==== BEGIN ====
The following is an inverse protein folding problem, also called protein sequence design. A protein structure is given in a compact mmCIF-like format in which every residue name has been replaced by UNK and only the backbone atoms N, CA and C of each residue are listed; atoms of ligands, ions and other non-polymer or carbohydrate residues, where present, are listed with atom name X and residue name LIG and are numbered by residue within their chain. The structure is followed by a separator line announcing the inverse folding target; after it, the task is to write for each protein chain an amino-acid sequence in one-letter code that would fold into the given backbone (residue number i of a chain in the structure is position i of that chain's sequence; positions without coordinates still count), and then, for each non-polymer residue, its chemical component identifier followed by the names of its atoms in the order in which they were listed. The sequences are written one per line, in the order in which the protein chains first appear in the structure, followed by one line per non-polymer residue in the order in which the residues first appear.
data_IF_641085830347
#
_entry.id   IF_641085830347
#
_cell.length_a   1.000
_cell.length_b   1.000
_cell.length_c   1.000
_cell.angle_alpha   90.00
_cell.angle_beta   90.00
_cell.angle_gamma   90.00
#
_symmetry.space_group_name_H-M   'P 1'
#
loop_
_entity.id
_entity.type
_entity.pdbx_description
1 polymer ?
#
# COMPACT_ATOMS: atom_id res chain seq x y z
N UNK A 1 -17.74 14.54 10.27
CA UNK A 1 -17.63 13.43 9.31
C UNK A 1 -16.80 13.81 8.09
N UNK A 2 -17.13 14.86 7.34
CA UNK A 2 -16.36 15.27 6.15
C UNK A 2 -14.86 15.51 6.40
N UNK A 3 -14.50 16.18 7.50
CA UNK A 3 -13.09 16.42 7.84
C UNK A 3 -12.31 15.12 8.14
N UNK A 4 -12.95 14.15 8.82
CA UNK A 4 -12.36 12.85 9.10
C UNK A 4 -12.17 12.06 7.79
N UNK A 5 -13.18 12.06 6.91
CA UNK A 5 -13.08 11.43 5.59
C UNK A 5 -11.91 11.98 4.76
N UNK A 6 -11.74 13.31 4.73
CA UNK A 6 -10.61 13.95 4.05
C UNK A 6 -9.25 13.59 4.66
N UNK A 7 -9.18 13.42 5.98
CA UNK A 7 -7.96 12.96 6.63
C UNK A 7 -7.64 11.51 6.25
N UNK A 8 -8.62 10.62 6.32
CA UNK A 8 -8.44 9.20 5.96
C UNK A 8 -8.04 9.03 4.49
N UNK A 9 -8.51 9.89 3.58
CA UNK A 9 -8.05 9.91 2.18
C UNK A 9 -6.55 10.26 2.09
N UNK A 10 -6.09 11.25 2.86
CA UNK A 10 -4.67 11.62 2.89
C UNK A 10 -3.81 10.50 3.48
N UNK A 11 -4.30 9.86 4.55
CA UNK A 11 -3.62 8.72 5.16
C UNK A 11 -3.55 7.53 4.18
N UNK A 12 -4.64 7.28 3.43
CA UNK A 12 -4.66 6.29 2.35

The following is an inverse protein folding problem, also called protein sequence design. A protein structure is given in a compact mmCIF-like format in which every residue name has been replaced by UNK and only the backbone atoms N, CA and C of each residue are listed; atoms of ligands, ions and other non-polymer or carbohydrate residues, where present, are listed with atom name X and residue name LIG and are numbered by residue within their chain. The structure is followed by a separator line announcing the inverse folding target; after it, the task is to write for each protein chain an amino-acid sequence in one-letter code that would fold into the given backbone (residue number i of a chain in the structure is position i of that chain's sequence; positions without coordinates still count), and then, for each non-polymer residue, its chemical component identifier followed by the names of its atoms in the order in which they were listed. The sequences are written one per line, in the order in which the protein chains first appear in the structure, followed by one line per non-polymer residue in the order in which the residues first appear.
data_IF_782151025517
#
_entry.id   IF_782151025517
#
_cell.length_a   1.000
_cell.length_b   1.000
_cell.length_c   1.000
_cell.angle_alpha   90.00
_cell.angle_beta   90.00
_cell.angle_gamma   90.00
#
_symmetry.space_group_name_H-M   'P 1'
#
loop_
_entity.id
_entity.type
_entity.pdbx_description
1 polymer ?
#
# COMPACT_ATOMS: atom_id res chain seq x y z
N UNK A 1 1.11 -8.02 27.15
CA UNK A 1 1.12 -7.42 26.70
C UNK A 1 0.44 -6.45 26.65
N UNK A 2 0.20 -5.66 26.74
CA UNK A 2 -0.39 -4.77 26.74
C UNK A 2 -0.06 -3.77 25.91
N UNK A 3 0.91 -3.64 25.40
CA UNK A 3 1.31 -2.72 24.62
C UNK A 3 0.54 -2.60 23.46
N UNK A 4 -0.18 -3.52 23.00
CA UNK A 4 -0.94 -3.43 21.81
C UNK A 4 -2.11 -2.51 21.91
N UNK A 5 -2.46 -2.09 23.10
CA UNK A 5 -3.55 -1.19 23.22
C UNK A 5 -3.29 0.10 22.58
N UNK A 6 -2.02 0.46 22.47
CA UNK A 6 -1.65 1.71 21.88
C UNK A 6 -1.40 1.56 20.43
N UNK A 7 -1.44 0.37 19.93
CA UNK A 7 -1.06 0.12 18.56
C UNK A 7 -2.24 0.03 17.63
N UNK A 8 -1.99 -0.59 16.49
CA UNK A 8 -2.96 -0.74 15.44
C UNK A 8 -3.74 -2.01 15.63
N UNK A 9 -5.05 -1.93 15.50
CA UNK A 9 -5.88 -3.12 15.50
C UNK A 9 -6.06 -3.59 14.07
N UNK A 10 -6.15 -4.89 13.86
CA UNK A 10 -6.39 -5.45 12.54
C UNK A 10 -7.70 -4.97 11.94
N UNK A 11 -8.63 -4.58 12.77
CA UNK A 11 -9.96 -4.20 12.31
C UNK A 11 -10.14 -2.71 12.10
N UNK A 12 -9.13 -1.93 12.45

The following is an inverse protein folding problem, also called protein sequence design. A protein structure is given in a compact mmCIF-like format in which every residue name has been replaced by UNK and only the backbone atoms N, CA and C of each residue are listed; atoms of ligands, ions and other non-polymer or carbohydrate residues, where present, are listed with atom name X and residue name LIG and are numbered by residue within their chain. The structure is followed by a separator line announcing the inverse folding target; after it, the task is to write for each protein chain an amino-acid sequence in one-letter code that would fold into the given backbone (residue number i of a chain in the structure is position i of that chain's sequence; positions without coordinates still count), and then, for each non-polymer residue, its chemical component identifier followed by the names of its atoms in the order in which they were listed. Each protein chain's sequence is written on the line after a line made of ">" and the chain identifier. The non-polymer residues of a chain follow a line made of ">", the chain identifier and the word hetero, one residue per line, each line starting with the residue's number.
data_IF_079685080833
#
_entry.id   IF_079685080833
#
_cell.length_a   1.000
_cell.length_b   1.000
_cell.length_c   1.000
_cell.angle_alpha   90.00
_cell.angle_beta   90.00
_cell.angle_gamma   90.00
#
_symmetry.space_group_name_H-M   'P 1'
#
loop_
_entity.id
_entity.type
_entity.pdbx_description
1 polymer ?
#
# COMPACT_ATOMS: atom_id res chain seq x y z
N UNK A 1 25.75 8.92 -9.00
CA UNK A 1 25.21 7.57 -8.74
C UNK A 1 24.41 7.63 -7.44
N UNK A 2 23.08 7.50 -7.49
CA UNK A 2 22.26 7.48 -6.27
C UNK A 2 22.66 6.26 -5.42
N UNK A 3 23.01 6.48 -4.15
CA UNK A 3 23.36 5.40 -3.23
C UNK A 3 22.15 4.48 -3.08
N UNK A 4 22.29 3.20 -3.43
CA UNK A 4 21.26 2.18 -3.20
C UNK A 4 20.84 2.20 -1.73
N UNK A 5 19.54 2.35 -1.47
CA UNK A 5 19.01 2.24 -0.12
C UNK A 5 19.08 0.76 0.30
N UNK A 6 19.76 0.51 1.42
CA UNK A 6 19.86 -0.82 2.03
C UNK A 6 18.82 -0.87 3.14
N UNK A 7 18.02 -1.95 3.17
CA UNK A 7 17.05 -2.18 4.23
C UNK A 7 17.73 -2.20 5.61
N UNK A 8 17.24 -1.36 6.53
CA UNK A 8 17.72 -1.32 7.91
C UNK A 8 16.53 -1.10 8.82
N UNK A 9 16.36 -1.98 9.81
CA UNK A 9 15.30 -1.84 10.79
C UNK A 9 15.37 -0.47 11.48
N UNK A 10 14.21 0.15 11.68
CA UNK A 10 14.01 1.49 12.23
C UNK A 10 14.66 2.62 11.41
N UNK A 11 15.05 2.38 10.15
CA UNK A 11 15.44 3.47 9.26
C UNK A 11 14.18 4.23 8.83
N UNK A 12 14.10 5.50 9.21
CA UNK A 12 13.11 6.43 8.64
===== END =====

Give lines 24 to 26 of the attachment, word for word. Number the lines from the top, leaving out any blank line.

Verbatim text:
C UNK A 1 -16.80 13.81 8.09
N UNK A 2 -17.13 14.86 7.34
CA UNK A 2 -16.36 15.27 6.15